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Once and Future Kitchens

Merrill Shindler - January/February 2014

Merrill Shindler talks to visionary kitchen designer Mark Stech-Novak about game-changing equipment of the recent past and what innovations will show up in the near future. Plus opinions from a bevy of other savants.

To speak with Mark Stech-Novak about kitchen design is to tumble down a futuristic conceptual rabbit hole. Ideas are floated that seem more Ray Bradbury than Mario Batali—like the notion of the chef who doesn’t go to his equipment…his equipment comes to him. The mind boggles—and yet much of it’s within the realm of possibility. Stech-Novak has designed state-of-the-art kitchens for Alain Ducasse, Wolfgang Puck, Thomas Keller, Eric Ripert, Michael Tusk, Nathan Myhrvold, David Chang, and Jean-Georges Vongerich­ten, among others. And he has much to say about where we’ve been—and how we’re going to be cooking next.

Food Arts: You are the very essence of the kitchen equipment futurist. Where do you think we’re going?
Mark Stech-Novak: The intersection of laboratory and kitchen is really where the seeds will grow. You need kitchens that are production facilities, not just gastro-playpens for the culinary intellectual. But for those production facilities to become kitchens of the future, the stove-makers and the metal-benders, the freight-carriers and ketchup-makers must all be involved. Nothing in the chain can be taken for granted.

FA: Please explain…
MSN: Design has urbanized. Just as the ultra-hip desired living space is a loft with an open floor plan, gastronomy wants this same aesthetic—an atelier for the technique-hungry chef. And as an urban chef cannot have the space of the country manor, he makes do with less, creating more variety with multipurpose tools. This isn’t just about technology. To move from our energy- guzzling food system, technology needs to be embraced on so many levels—and rejected when it’s more tampering than tech.

FA: Do we need to rethink how cooking is done? Do we need to go back to the beginning?
MSN: Not really. The changes in kitchen equipment are not earth-saving in efficiency, functionality, or productivity. But still—today’s combi oven is more efficient than it was in, say, 1999. But not to a degree that is transformational for the industry energy balance sheet. The gas-fired appliances we use today don’t differ significantly from those of the last millennium. You only need to go to a European equipment conference and see the leaps in reduced chemical usage, lower energy consumption, reduced carbon footprint in manufacturing, and so forth. But in the real world, where millions of people are fed every day, the cost of reengineering, testing, retooling, and remarketing new products often just dies in the boardroom. The question is: How do we create, distinguish ourselves, and grow—while constrained by the credo: You must do more with less. The corollary credo is: Cooking with a conscience is our collective burden.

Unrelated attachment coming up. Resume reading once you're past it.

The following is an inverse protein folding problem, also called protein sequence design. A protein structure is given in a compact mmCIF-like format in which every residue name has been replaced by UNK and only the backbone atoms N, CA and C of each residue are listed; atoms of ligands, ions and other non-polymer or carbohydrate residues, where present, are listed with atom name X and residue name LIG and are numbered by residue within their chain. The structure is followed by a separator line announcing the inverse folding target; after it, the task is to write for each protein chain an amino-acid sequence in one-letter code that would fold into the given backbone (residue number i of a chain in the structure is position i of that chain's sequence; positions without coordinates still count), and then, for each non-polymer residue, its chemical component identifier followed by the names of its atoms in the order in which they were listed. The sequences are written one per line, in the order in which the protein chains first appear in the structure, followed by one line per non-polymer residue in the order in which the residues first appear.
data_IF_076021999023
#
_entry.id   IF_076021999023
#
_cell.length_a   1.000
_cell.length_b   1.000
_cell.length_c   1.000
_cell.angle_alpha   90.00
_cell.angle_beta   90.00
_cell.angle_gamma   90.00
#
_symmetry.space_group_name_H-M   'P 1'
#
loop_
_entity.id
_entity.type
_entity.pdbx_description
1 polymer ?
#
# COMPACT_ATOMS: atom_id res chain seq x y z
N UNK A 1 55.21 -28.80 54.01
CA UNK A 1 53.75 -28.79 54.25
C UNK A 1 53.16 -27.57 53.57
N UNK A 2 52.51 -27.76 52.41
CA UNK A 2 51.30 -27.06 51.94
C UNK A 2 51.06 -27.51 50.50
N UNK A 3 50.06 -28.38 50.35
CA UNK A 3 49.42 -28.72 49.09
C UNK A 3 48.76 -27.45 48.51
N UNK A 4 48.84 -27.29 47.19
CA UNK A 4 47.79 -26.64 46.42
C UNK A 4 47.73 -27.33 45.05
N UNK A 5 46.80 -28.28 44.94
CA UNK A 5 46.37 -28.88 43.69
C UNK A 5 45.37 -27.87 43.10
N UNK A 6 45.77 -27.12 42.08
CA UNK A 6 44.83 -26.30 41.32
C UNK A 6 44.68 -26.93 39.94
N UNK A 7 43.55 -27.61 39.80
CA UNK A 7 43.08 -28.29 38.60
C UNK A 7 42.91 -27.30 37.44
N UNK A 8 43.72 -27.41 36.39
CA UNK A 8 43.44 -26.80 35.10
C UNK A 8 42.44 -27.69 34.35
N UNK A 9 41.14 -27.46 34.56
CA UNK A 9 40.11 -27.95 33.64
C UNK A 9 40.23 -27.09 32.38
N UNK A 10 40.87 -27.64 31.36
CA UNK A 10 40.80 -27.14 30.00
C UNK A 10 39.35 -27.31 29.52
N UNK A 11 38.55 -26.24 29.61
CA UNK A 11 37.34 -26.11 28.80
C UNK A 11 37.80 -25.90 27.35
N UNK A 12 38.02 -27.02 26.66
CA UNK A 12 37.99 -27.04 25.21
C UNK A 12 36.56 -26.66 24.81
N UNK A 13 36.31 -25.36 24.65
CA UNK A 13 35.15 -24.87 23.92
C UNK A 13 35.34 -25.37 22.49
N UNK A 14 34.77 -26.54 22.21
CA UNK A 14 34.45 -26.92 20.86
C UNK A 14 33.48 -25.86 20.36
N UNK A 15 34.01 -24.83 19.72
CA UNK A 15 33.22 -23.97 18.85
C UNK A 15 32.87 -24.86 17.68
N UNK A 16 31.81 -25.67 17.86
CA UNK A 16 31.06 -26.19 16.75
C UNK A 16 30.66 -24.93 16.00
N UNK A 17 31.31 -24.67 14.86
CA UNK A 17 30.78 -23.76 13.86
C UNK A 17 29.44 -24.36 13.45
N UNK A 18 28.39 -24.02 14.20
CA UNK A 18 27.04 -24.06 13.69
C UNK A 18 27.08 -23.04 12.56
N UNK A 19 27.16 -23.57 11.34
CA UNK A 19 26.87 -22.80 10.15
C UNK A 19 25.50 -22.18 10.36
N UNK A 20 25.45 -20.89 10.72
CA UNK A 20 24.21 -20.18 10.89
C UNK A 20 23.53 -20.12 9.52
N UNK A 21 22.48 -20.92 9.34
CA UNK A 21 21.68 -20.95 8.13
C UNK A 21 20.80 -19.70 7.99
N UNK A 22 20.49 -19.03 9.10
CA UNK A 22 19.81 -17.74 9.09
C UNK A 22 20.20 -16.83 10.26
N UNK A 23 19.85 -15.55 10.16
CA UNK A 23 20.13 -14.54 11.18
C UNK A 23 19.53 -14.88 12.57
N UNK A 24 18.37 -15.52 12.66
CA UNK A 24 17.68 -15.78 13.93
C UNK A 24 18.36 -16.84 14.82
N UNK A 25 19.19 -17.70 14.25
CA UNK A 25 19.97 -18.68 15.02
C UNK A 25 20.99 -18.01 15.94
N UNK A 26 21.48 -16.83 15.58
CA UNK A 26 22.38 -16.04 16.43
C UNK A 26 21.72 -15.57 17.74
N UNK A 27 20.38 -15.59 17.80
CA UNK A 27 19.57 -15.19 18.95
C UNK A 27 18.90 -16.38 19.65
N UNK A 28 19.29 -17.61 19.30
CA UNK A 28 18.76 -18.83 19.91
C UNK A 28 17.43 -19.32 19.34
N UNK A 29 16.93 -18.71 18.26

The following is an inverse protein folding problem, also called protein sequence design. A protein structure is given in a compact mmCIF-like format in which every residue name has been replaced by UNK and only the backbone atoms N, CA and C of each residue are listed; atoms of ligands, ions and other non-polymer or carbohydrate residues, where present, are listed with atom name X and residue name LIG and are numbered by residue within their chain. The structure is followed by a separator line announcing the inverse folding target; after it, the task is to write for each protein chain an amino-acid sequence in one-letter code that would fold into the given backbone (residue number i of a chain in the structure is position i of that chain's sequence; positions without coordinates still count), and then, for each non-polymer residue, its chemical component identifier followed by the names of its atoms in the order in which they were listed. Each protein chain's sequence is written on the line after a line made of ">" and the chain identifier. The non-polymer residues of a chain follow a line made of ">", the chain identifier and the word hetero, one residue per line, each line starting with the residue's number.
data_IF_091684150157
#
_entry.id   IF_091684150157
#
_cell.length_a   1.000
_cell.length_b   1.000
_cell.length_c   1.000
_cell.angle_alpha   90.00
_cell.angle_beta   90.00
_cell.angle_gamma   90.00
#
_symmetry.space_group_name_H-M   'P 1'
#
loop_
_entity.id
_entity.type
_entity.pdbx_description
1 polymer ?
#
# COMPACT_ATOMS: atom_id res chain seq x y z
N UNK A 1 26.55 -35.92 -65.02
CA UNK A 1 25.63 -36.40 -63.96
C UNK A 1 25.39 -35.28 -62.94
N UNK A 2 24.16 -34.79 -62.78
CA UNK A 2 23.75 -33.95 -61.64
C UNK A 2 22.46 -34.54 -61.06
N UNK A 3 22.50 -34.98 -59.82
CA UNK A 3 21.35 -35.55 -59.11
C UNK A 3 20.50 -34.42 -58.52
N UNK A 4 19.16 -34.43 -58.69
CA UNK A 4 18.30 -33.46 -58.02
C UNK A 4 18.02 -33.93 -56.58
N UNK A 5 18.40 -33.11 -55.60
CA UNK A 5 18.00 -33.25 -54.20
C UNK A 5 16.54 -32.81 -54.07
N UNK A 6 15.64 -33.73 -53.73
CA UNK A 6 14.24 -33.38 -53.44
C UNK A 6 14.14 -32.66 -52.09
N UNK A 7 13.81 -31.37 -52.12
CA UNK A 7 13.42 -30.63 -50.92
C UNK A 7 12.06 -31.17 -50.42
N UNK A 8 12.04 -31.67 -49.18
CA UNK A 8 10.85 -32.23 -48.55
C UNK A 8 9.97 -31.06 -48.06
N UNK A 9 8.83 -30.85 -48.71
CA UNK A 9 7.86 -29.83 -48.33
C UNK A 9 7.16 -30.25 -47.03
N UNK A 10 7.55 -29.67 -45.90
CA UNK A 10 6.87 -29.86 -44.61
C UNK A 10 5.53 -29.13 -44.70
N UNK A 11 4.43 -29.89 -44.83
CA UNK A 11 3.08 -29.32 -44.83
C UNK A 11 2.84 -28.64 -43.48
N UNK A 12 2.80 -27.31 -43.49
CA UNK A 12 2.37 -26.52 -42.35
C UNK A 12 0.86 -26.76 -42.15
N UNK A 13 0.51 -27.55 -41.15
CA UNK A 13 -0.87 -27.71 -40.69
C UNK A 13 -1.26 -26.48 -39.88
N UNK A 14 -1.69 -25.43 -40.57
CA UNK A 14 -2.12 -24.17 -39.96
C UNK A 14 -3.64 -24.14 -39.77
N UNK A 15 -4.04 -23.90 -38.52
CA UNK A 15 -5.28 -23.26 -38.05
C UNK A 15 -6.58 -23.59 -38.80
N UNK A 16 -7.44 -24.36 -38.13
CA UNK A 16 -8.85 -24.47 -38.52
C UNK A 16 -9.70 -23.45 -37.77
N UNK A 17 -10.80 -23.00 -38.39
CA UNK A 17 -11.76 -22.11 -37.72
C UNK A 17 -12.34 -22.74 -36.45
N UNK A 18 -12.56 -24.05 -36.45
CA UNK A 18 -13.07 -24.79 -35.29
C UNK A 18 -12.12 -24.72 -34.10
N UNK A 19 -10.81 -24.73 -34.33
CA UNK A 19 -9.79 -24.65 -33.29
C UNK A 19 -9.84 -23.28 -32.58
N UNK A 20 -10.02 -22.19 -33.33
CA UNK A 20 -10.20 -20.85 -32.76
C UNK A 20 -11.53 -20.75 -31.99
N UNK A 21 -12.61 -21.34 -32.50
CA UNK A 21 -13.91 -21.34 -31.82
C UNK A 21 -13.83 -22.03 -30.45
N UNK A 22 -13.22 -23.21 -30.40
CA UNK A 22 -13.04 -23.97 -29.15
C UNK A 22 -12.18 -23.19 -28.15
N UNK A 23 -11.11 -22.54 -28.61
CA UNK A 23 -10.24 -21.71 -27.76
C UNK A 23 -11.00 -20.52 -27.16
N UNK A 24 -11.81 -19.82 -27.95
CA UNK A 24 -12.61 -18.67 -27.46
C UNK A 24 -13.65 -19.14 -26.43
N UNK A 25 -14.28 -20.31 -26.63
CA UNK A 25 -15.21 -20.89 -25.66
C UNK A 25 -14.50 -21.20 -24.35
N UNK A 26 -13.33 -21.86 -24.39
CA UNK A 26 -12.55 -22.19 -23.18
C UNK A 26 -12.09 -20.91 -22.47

FA: So...your prognostication?
MSN: I have said this many times to many clients: I can build you a palace of gastronomic dreams, a kitchen of beauty, function, and form, but a great chef can make a five course meal with a Bic lighter and a knife. Somewhere in between lives a space for creating food.

FA: That makes molecular gastronomy seem way out in left field...Are these techno-chefs losing touch with real cooking, and are they living in the real world?
MSN: The techno-radicals! In Spain. Ferran Adrià became the wild-eyed chemist of the kitchen. For him, there’s an intersection of laboratory and kitchen. Rotating evaporators and centrifuges, freeze driers, and anti-griddles needed to be sourced for the new pioneers of molecular gastronomy. And yes—it can be said that post-millennium kitchens are at cross purpose: artisanal and rustic to one side and labo-slick to the other.

FA: So what does it all add up to?
MSN: When Myhrvold asked me to design his kitchen, it was apparent that there would be a lasting move to an analytical view of food. Simple burners and ovens no longer were accurate enough. Cold was a manipulative element, interposed into process. Uncommon states of matter from gas to liquid to solid became common alterations for foods. The goal to transform foods, to find their essence, to paraphrase their qualities and transpose those qualities into another form became the grail quest of modern cuisine.

FA: Back in 1999—exactly 15 years ago—you wrote a story for Food Arts that looked into the future. Can we check on how that future is doing? First of all, there was molecular stasis “refrigeration.” You wrote: “The technology isn’t there yet, but, given the massive amounts of energy sucked up by refrigeration, it would only take another energy crisis to provide the economic incentive to develop such alternative means of food preservation….”